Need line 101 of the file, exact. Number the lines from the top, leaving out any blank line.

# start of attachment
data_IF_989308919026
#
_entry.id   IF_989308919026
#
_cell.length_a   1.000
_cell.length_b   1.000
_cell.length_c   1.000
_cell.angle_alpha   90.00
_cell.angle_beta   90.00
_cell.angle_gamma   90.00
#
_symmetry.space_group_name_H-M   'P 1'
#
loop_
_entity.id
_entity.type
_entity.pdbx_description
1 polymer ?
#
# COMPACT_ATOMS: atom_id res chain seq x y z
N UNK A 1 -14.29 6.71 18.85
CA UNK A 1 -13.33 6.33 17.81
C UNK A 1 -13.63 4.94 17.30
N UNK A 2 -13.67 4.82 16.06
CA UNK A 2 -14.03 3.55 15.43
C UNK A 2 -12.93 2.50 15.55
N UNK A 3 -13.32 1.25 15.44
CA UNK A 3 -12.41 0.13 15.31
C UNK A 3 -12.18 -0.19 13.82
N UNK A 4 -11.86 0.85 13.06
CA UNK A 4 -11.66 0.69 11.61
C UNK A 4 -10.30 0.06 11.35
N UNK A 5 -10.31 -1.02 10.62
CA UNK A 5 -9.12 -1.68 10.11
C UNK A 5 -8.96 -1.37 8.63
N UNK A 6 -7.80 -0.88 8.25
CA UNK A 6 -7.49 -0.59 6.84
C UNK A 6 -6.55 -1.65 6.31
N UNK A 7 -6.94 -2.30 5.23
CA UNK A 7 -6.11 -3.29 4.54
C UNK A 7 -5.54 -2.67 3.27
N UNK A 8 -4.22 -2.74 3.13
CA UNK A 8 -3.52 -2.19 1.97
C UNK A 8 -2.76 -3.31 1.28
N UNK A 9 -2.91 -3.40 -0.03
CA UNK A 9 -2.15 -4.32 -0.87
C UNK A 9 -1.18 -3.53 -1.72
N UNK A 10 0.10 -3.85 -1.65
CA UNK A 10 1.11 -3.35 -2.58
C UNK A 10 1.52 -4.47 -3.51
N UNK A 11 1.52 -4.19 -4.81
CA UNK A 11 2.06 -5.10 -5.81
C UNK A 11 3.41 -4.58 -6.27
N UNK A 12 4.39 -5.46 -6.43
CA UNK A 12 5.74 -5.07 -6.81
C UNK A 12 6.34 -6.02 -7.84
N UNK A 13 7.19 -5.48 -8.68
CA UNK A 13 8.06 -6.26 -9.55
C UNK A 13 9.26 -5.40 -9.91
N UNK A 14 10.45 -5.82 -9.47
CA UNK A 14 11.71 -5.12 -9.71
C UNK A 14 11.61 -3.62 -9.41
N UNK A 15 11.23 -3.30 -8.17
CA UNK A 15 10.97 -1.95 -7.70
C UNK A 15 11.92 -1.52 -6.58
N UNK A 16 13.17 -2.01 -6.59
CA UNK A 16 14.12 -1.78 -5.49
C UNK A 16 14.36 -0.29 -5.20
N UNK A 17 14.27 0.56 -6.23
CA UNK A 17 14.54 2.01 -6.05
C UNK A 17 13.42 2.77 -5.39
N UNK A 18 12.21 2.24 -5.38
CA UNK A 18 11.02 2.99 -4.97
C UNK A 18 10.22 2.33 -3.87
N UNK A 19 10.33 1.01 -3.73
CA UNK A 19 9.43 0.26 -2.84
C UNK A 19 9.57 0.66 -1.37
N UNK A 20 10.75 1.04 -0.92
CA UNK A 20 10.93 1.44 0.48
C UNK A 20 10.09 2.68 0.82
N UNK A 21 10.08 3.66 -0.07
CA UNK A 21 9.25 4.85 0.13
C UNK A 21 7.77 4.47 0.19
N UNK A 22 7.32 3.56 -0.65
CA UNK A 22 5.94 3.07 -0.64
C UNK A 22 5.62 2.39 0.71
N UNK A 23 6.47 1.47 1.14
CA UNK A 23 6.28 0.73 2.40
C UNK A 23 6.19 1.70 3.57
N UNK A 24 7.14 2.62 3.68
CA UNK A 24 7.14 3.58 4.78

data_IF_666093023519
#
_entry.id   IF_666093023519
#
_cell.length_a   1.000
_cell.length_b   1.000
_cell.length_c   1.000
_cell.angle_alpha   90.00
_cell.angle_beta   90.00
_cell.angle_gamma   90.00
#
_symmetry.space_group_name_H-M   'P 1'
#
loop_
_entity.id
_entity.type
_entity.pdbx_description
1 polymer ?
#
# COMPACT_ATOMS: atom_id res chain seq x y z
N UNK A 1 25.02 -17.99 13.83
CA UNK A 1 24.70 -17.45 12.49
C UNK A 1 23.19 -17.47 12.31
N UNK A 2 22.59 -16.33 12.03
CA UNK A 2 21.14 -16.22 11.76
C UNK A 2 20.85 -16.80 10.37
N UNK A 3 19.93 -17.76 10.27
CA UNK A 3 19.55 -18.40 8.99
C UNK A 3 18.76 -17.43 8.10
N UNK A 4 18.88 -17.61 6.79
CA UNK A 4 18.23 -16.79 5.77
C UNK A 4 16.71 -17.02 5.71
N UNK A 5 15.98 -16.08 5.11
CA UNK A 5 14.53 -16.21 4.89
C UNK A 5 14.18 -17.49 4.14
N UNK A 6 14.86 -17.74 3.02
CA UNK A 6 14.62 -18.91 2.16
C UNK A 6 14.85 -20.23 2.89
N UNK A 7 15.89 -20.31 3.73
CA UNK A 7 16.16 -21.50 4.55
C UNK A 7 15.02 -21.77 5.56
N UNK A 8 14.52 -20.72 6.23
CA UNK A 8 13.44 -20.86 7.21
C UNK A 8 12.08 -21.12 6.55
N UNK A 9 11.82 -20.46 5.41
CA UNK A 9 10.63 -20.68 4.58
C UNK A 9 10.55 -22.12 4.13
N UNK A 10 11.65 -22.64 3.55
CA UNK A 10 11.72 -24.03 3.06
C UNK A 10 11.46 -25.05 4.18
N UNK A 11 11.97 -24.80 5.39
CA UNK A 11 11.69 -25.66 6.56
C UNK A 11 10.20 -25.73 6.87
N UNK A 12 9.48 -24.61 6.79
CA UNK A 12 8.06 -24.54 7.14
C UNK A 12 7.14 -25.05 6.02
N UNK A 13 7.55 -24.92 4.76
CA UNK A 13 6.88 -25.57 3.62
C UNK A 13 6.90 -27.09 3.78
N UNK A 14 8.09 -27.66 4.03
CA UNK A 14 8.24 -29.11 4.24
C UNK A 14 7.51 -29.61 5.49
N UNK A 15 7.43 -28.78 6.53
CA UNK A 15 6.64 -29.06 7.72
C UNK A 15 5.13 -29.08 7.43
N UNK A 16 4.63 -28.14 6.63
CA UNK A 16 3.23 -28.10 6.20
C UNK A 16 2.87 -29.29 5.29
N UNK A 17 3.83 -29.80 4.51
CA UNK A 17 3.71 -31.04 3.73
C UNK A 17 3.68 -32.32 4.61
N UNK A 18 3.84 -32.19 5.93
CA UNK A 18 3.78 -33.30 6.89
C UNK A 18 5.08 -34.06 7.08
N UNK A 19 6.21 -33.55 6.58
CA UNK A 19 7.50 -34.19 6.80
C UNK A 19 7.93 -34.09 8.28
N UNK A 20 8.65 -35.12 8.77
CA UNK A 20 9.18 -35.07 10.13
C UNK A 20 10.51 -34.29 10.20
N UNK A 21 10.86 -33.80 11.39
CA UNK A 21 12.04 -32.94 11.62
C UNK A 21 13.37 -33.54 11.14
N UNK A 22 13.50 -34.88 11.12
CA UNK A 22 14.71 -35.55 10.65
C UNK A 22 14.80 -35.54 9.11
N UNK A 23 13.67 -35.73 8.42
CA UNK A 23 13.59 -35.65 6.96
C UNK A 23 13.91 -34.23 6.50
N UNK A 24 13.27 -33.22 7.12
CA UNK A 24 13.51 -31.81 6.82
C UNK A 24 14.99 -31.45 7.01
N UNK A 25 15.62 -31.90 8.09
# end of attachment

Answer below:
_cell.angle_gamma   90.00